Cultivating Curiosity and Creating a Lifelong Learner
Ask anyone, student or teacher, and you will find out that I’m kind of the school nerd. I love books, which is of course a prerequisite, but I’m also curious about just about everything. The thing I’ve been wondering lately though is why. Why do I still love learning when so many people really don’t? What did my parents do to keep that spark of interest alive in me?
Kids start out curious. I know this from watching my two-year-old son explore his world. He isn’t forced to learn anything, and yet it seems that he gains a new skill, word, or academic ability every day. At some sad point for many students however, learning starts to lose it’s inherent joy. I have thought a lot lately about what I can do to grow that spark of curiosity in my boy and in my students. I’m not 100% sure of the answer, but I know what worked for me.
While I had some great teachers, my early education was very difficult. I was trying to conquer reading with undiagnosed dyslexia, and I know that my mom and dad spent many nights in tearful battles just to get me through my homework. Yet somehow they managed to make it so that I still loved learning. Here are the top ten things they did:
1. They answered my questions. - Believe me; I asked a ton. My parents always took the time to answer me no matter what the topic. And if they didn’t know they would help me find a book or someone that did. This took an amazing amount of time before the internet was created.
2. They encouraged my interest no matter how random - I still remember my dad encouraging me to read an entire basic psychology text book in middle school just because I had found it and asked him about it.
3. They placed a high value on my education - My dad always said there were two things that couldn’t be taken away from you: your salvation, and your education.
4. They sacrificed so I could learn - My parents paid for Christian school even when they didn’t really have the means, just like I’m sure many of our TBCA parents do. However, they went beyond that. I still remember getting a microscope one year for Christmas. I think I was in 3rd or 4th grade, and I had begged for it. I wanted to see blood underneath the lens, and my mother pricked herself just so I could.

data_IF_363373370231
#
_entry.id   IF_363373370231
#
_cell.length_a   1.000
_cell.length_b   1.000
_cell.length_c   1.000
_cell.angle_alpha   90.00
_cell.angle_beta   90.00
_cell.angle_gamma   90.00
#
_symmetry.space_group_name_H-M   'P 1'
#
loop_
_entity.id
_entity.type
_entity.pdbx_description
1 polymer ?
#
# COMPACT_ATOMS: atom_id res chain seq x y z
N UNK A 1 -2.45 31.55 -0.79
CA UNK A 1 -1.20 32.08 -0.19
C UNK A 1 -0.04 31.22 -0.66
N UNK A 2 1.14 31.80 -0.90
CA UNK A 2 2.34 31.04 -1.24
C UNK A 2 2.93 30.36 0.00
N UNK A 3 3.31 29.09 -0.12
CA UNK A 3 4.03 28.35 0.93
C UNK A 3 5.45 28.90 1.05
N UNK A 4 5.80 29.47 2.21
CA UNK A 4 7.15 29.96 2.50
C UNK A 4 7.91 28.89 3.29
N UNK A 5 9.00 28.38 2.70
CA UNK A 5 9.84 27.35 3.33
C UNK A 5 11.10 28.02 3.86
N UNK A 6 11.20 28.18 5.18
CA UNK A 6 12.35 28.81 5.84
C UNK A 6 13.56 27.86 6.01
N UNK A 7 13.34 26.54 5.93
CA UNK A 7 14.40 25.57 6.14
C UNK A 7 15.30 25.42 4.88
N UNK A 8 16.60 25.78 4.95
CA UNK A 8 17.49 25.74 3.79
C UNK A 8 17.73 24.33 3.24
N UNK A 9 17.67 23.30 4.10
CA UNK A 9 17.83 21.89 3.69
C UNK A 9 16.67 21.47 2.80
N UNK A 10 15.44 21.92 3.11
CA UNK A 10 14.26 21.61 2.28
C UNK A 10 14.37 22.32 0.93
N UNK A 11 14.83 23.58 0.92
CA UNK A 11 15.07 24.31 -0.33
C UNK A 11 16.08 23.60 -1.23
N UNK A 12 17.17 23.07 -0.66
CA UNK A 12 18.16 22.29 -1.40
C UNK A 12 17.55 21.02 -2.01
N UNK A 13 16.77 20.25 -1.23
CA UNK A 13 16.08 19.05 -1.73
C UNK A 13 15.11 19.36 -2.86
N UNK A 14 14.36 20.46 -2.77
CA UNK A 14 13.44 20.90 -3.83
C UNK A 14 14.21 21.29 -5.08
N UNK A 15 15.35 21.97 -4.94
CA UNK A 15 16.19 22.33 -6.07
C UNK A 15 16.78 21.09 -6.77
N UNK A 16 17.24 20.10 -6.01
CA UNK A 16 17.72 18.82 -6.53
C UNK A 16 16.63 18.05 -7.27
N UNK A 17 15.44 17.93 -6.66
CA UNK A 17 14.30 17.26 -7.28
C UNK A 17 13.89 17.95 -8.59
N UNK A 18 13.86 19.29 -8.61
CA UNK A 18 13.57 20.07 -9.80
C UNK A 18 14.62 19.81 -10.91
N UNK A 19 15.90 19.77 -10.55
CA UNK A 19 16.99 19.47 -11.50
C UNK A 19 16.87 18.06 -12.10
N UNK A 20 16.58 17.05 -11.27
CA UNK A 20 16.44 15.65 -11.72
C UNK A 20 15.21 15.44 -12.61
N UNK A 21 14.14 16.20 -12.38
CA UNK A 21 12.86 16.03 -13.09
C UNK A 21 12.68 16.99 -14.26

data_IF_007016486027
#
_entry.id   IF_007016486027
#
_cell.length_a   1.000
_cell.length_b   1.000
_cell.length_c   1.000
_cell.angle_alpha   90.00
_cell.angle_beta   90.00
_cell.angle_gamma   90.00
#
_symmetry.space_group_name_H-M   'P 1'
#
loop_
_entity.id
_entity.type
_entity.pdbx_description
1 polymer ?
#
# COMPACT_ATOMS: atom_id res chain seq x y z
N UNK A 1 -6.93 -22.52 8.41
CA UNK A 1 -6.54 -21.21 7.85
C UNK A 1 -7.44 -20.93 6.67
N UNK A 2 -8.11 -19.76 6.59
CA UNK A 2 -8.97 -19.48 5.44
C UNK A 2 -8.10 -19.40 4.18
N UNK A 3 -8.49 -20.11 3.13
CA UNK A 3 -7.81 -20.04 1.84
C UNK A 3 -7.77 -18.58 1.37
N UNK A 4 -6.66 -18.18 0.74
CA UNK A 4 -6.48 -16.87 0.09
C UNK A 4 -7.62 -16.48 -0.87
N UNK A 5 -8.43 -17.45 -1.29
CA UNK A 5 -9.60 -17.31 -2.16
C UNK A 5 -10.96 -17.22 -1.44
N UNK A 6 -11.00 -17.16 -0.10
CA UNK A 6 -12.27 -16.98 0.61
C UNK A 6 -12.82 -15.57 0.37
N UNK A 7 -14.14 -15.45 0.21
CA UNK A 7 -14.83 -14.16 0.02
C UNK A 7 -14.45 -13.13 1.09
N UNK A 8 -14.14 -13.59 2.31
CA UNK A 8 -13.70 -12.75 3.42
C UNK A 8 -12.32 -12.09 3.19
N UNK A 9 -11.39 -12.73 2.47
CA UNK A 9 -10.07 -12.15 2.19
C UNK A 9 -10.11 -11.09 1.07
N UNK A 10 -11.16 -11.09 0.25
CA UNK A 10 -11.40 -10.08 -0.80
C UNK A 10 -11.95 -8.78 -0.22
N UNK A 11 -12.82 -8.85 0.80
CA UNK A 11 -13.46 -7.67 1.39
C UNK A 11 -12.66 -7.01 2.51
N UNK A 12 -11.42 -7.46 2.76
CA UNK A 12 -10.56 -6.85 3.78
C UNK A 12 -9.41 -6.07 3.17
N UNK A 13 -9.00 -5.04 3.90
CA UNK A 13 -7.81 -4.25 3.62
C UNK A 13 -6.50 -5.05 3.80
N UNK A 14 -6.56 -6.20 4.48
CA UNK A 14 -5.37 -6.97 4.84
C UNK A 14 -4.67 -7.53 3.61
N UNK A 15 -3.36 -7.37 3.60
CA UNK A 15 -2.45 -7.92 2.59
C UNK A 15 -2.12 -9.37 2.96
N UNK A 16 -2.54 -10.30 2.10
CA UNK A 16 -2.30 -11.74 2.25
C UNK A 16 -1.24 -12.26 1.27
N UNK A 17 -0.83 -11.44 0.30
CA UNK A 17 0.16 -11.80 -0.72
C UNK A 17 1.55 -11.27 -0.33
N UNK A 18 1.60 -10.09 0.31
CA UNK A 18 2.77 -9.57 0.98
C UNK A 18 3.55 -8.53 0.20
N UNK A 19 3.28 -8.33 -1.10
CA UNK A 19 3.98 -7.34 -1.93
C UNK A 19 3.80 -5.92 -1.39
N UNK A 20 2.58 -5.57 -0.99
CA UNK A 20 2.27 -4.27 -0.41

5. They didn’t let me use my disability as a crutch - My mother was adamant that I stay on grade level or beyond, and the moment I mentioned my LD as an excuse was sure to be a moment I’d regret. She assured me that I COULD (WOULD) do the work even if it took longer or was harder for me. My mom did not try and make things easier for me at school. She made me rise to the occasion.
6. They talked to me - I was included in so many family discussions. Politics, religion, popular culture and so much more was talked about at the dinner table, and I was expected to contribute.
7. They wanted a Mary not a Martha - My dad was in the ministry during most of my formative years, and we would often have missionaries, pastors, and evangelists in our home. I was almost never sent to the kitchen to help. The family just left the dishes where they were and adjourned to have coffee and talk in the living room. I learned so much just from listening to the discussions that would happen during those times.
8. They read to me and around me - Our home was always full of books. My mom read countless stories to me as a child from board books to classics like Oliver Twist, and I clearly remember both of my parents reading for enjoyment.
9. They didn’t raise a parrot; they raised a person - I was allowed to respectfully state a different opinion on a variety of subjects as I got older. I still had to follow the house rules, but my Dad loved a good debate. Both of my parents encouraged me to find my own values and to be able to defend them.
10. They let me fail - Only now as a parent do I see how hard this must have been for them. My parents did not rush to my rescue whenever things went wrong. They would let me quote my mother’s colloquialism, “root, hog, or die,” or in a more common turn of phrase “sink or swim.” Sometimes I swam, and what a feeling that was to have accomplished something on my own. But sometimes I sank. I learned just as much if not more from the sinking.
Well, I’m going to leave it there because I just realized I really owe my parents a nice dinner or something.